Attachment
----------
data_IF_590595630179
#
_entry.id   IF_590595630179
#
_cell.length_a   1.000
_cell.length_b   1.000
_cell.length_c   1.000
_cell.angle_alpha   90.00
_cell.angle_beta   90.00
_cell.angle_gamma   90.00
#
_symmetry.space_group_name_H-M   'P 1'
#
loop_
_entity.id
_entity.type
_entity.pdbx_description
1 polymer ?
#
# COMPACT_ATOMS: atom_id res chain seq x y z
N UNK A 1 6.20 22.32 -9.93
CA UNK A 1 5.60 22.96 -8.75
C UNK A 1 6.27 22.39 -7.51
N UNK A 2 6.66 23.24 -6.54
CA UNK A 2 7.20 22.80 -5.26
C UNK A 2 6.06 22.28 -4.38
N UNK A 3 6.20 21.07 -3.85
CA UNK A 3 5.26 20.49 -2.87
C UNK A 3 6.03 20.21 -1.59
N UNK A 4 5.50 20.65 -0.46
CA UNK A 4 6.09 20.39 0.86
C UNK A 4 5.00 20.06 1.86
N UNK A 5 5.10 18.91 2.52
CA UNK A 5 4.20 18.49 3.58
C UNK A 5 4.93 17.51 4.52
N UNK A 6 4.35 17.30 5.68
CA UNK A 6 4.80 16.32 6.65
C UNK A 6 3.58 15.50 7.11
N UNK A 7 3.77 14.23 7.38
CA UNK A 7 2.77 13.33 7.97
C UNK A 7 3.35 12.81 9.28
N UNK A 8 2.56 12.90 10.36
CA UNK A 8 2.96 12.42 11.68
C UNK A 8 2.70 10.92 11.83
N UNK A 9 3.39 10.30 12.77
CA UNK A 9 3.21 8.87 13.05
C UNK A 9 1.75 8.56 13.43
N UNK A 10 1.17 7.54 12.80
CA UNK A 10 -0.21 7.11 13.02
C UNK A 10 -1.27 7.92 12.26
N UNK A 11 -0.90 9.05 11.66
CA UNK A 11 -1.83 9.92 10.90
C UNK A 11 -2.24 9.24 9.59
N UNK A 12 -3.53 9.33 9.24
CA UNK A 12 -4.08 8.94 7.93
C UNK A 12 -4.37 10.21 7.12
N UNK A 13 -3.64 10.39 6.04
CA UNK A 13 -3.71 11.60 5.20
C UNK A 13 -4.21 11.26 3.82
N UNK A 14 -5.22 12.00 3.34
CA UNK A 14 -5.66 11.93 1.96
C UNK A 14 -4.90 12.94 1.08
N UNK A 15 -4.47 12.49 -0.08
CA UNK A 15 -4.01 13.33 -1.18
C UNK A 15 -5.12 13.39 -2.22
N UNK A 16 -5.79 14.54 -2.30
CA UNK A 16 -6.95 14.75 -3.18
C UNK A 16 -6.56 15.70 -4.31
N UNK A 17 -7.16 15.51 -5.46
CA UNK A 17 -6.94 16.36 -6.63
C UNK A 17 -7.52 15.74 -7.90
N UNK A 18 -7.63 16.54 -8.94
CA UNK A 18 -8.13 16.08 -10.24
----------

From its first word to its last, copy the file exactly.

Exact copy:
data_IF_590595630179
#
_entry.id   IF_590595630179
#
_cell.length_a   1.000
_cell.length_b   1.000
_cell.length_c   1.000
_cell.angle_alpha   90.00
_cell.angle_beta   90.00
_cell.angle_gamma   90.00
#
_symmetry.space_group_name_H-M   'P 1'
#
loop_
_entity.id
_entity.type
_entity.pdbx_description
1 polymer ?
#
# COMPACT_ATOMS: atom_id res chain seq x y z
N UNK A 1 6.20 22.32 -9.93
CA UNK A 1 5.60 22.96 -8.75
C UNK A 1 6.27 22.39 -7.51
N UNK A 2 6.66 23.24 -6.54
CA UNK A 2 7.20 22.80 -5.26
C UNK A 2 6.06 22.28 -4.38
N UNK A 3 6.20 21.07 -3.85
CA UNK A 3 5.26 20.49 -2.87
C UNK A 3 6.03 20.21 -1.59
N UNK A 4 5.50 20.65 -0.46
CA UNK A 4 6.09 20.39 0.86
C UNK A 4 5.00 20.06 1.86
N UNK A 5 5.10 18.91 2.52
CA UNK A 5 4.20 18.49 3.58
C UNK A 5 4.93 17.51 4.52
N UNK A 6 4.35 17.30 5.68
CA UNK A 6 4.80 16.32 6.65
C UNK A 6 3.58 15.50 7.11
N UNK A 7 3.77 14.23 7.38
CA UNK A 7 2.77 13.33 7.97
C UNK A 7 3.35 12.81 9.28
N UNK A 8 2.56 12.90 10.36
CA UNK A 8 2.96 12.42 11.68
C UNK A 8 2.70 10.92 11.83
N UNK A 9 3.39 10.30 12.77
CA UNK A 9 3.21 8.87 13.05
C UNK A 9 1.75 8.56 13.43
N UNK A 10 1.17 7.54 12.80
CA UNK A 10 -0.21 7.11 13.02
C UNK A 10 -1.27 7.92 12.26
N UNK A 11 -0.90 9.05 11.66
CA UNK A 11 -1.83 9.92 10.90
C UNK A 11 -2.24 9.24 9.59
N UNK A 12 -3.53 9.33 9.24
CA UNK A 12 -4.08 8.94 7.93
C UNK A 12 -4.37 10.21 7.12
N UNK A 13 -3.64 10.39 6.04
CA UNK A 13 -3.71 11.60 5.20
C UNK A 13 -4.21 11.26 3.82
N UNK A 14 -5.22 12.00 3.34
CA UNK A 14 -5.66 11.93 1.96
C UNK A 14 -4.90 12.94 1.08
N UNK A 15 -4.47 12.49 -0.08
CA UNK A 15 -4.01 13.33 -1.18
C UNK A 15 -5.12 13.39 -2.22
N UNK A 16 -5.79 14.54 -2.30
CA UNK A 16 -6.95 14.75 -3.18
C UNK A 16 -6.56 15.70 -4.31
N UNK A 17 -7.16 15.51 -5.46
CA UNK A 17 -6.94 16.36 -6.63
C UNK A 17 -7.52 15.74 -7.90
N UNK A 18 -7.63 16.54 -8.94
CA UNK A 18 -8.13 16.08 -10.24